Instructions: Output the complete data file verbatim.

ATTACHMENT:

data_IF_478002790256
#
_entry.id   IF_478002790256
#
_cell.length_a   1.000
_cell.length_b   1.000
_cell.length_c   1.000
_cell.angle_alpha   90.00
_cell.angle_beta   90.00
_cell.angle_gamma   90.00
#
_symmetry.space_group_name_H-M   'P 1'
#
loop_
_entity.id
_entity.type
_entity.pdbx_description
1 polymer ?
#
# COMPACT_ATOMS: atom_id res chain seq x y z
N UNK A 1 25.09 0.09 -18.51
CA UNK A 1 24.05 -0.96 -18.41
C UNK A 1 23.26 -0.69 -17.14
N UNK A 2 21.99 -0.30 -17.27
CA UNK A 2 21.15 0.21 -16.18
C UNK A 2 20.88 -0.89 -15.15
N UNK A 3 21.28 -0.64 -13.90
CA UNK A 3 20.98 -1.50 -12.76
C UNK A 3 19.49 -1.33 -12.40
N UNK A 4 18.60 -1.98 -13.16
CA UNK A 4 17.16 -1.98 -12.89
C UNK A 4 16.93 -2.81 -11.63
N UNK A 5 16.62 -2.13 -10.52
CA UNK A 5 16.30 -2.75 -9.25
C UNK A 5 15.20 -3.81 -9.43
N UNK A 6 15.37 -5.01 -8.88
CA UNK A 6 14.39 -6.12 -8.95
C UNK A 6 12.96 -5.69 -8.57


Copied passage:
data_IF_478002790256
#
_entry.id   IF_478002790256
#
_cell.length_a   1.000
_cell.length_b   1.000
_cell.length_c   1.000
_cell.angle_alpha   90.00
_cell.angle_beta   90.00
_cell.angle_gamma   90.00
#
_symmetry.space_group_name_H-M   'P 1'
#
loop_
_entity.id
_entity.type
_entity.pdbx_description
1 polymer ?
#
# COMPACT_ATOMS: atom_id res chain seq x y z
N UNK A 1 25.09 0.09 -18.51
CA UNK A 1 24.05 -0.96 -18.41
C UNK A 1 23.26 -0.69 -17.14
N UNK A 2 21.99 -0.30 -17.27
CA UNK A 2 21.15 0.21 -16.18
C UNK A 2 20.88 -0.89 -15.15
N UNK A 3 21.28 -0.64 -13.90
CA UNK A 3 20.98 -1.50 -12.76
C UNK A 3 19.49 -1.33 -12.40
N UNK A 4 18.60 -1.98 -13.16
CA UNK A 4 17.16 -1.98 -12.89
C UNK A 4 16.93 -2.81 -11.63
N UNK A 5 16.62 -2.13 -10.52
CA UNK A 5 16.30 -2.75 -9.25
C UNK A 5 15.20 -3.81 -9.43
N UNK A 6 15.37 -5.01 -8.88
CA UNK A 6 14.39 -6.12 -8.95
C UNK A 6 12.96 -5.69 -8.57